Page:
Our group thinks that the authors do a very thorough and complete job of estimating these costs. We also believe that the authors were very conservative and the actual cost of the coal life cycle is even greater than their estimate. As we mentioned in class, it is important to note that the solutions to the coal problem as of now are just cleaning up after it rather than solving our problem of dependency of coal. At this point the cost is all on the consumers rather than the producer.
After reading and discussing the paper, our group wanted to highlight these important points that the paper made. The VSL cost is estimated at around $74.6 billion, yet the benefits of coal mining are estimated to be only $8.08 billion, which proves that while the popular belief is that coal mining helps the economy and creates jobs, it actually has a much more negative impact. Our group also discussed the fact that Appalachia has the most biodiversity, second to the tropics, so there are many potentially lasting effects of destroying the ecosystem. Our final thought is that we feel as though the region has been very lucky that there have not been more disasters and we should do something about our “coal habit” before that luck runs out.

Our group discussed these questions about the article:
-Given that many of coal’s greatest negative impacts affect those mining and living near the mines the most, why is it that those people are frequently some of the least willing to accept the inherent dangers associated with coal extraction, processing, and use even when those dangers are often quite visible?
-The coal industry is a major part of the economy in Appalachia. Were we to replace our use of coal with renewable sources of energy, how would that affect the economy in Appalachia? Would the area be able to continue to rely on energy production as a major part of their economy or would the people in the coal industry be out of luck?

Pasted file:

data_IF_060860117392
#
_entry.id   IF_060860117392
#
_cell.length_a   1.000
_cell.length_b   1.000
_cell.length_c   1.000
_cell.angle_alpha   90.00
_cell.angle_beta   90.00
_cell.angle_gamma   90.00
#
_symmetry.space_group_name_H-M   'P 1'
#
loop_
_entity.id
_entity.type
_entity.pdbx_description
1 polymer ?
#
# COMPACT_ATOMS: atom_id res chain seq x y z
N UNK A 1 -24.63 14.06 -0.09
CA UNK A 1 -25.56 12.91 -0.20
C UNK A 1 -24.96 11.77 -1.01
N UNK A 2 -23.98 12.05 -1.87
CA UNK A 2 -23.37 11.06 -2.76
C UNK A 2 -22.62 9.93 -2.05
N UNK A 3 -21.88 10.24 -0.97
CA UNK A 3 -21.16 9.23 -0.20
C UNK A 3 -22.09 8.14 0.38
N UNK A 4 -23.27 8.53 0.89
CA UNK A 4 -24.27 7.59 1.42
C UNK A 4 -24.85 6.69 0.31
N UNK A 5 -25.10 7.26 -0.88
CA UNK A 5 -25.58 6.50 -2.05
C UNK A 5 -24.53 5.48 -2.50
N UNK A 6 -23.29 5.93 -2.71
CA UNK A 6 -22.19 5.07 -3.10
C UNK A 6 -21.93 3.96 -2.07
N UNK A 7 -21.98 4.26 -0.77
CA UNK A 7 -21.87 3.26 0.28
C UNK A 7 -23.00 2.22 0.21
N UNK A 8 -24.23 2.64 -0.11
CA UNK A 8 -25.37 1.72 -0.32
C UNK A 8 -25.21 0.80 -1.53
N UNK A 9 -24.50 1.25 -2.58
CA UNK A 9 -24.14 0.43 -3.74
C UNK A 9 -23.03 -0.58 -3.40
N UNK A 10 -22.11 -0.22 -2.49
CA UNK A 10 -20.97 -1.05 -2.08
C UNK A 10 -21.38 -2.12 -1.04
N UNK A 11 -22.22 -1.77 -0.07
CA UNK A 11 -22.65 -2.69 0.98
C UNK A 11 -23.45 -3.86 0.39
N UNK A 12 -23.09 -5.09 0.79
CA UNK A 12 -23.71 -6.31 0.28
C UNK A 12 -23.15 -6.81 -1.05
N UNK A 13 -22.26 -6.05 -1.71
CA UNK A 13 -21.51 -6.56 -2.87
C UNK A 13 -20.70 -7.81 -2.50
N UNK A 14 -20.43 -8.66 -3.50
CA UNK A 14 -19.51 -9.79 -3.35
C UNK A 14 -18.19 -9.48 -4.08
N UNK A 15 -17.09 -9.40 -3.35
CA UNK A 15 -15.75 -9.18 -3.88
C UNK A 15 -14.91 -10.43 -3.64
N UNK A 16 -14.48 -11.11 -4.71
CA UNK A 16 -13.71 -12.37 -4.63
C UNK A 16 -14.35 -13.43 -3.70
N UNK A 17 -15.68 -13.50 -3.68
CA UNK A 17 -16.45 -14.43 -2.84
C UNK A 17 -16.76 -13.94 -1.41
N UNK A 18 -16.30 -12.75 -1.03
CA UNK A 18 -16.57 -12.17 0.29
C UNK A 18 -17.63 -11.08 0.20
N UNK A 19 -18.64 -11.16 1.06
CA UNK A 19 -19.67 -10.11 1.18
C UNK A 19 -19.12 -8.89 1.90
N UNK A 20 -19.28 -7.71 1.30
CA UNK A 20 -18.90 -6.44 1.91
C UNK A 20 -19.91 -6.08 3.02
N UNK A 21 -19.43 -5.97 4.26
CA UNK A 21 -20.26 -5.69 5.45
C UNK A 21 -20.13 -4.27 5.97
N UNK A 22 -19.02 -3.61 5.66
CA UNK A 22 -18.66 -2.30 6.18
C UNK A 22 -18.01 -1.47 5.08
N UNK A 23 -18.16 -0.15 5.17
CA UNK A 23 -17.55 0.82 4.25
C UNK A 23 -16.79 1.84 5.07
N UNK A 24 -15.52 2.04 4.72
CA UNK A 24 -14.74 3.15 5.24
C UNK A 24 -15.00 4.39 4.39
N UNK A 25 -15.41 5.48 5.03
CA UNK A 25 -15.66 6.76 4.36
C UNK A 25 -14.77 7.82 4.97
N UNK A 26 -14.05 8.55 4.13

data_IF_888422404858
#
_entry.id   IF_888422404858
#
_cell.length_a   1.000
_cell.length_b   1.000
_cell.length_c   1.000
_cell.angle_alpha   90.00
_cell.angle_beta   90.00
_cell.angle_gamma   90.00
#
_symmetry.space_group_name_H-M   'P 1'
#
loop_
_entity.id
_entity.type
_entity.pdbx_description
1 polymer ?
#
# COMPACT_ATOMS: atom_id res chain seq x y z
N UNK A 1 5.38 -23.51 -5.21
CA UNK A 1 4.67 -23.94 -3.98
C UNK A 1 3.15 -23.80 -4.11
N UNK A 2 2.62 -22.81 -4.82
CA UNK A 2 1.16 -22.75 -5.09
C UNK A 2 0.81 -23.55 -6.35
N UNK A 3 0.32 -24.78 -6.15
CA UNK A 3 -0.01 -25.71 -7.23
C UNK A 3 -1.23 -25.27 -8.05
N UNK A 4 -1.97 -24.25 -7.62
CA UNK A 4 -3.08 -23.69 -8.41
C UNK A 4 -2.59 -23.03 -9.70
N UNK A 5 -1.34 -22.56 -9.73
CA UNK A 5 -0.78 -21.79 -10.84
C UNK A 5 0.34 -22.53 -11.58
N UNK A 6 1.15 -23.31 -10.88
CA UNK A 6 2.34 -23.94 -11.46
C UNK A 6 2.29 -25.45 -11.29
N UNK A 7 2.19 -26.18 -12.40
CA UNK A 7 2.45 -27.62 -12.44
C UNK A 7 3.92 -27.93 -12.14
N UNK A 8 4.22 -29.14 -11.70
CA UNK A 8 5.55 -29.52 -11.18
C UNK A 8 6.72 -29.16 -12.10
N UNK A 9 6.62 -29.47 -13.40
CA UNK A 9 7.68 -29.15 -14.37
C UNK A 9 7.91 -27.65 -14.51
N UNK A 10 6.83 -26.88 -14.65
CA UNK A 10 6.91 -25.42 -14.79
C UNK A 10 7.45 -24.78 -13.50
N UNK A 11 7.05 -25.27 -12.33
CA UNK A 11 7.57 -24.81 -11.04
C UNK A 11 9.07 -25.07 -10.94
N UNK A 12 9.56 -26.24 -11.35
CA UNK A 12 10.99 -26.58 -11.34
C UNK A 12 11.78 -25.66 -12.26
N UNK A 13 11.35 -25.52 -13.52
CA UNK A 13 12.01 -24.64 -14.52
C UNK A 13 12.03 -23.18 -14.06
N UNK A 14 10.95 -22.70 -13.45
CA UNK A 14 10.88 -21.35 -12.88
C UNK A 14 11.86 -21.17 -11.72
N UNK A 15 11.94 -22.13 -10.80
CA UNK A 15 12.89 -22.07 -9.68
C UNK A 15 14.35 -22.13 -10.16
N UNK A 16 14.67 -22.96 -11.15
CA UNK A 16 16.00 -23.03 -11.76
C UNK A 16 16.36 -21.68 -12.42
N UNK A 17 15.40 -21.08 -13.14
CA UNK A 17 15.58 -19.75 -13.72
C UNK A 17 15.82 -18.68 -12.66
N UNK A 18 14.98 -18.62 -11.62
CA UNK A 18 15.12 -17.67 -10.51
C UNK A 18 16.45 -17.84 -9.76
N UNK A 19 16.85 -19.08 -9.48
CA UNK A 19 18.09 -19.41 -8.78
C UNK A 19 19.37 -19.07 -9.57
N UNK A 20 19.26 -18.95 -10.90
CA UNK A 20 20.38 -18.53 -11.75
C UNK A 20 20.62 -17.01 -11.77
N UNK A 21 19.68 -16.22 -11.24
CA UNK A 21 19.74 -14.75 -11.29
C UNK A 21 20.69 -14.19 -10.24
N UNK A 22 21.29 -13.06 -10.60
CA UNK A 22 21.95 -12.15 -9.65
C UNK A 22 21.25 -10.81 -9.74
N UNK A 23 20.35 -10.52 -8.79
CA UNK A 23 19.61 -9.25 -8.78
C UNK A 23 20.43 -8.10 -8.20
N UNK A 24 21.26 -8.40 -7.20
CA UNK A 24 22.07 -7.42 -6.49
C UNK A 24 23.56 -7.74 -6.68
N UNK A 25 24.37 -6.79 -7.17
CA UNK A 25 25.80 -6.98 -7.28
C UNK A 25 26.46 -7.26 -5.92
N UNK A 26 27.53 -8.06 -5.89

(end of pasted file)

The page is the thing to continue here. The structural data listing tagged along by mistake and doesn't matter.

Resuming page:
-Were the findings of this study widely known throughout the country, would we change our energy habits? What negative cost of coal would people take the most issue with?
-In the conclusion, there is a whole paragraph that includes the limitations and omitted externalities that they did not measure in this study. Some of these measures included morbidity/mortality statistics and long term effects on the environment, health, etc. All of these extra externalities included, what would the more true cost of coal really be? How would we morally go about measuring these long term effects?

Mark Sanders

Group: Sanders, Cole, VanMeter, Witter, McLean

As we were first discussing the paper and examining the full cost accounting of the life cycle of coal, we were taken back by the "drastic" nature of some of the statistics that were presented. According to the authors, close to half of the energy consumed in the United States is produced by coal burning. Even more surprisingly, after the mining process, transporting and burning of the coal, it is estimated that only about 3% of the energy in the coal is used in illuminating incandescent light bulbs. This led us to spend a large portion of our time discussing the inefficiency of coal production. The idea that the coal we are continuing to burn produces one and a half times the CO2 emissions of oil combustion and twice that from burning natural gas is jaw-dropping.

When thinking about the immediate effect that Appalachia would feel should coal go out of production, we thought there would be an overall positive effect for the area. Although there remains a morality question in regards to cutting a large number of jobs in the area, the labor market for coal mining is already extremely inefficient. The authors point out that between 1973 and 1979, there was a rapid increase in the number of coal mining jobs as the amount of mining in the area increased. However, they note that from 1985 to 2005, as mining increased exponentially, jobs were lost in the area as mining companies turned to higher levels of technology and machinery to mine the higher quantities of coal. Likewise, overall unemployment in these areas increased and overall education levels went down. We also thought about the positive ecological benefits that these areas would see. In the graphic displayed in the paper on page 83, we saw that the West Virginia and Kentucky areas on the map are some of the best biodiversity “hotspots” in the United States. By eliminating, or significantly decreasing the amount of coal mining occurring in Appalachia, the positive, monetary benefits created in the area from a cleaner ecosystem would likely outweigh the amount of capital lost in the mining jobs that are cut.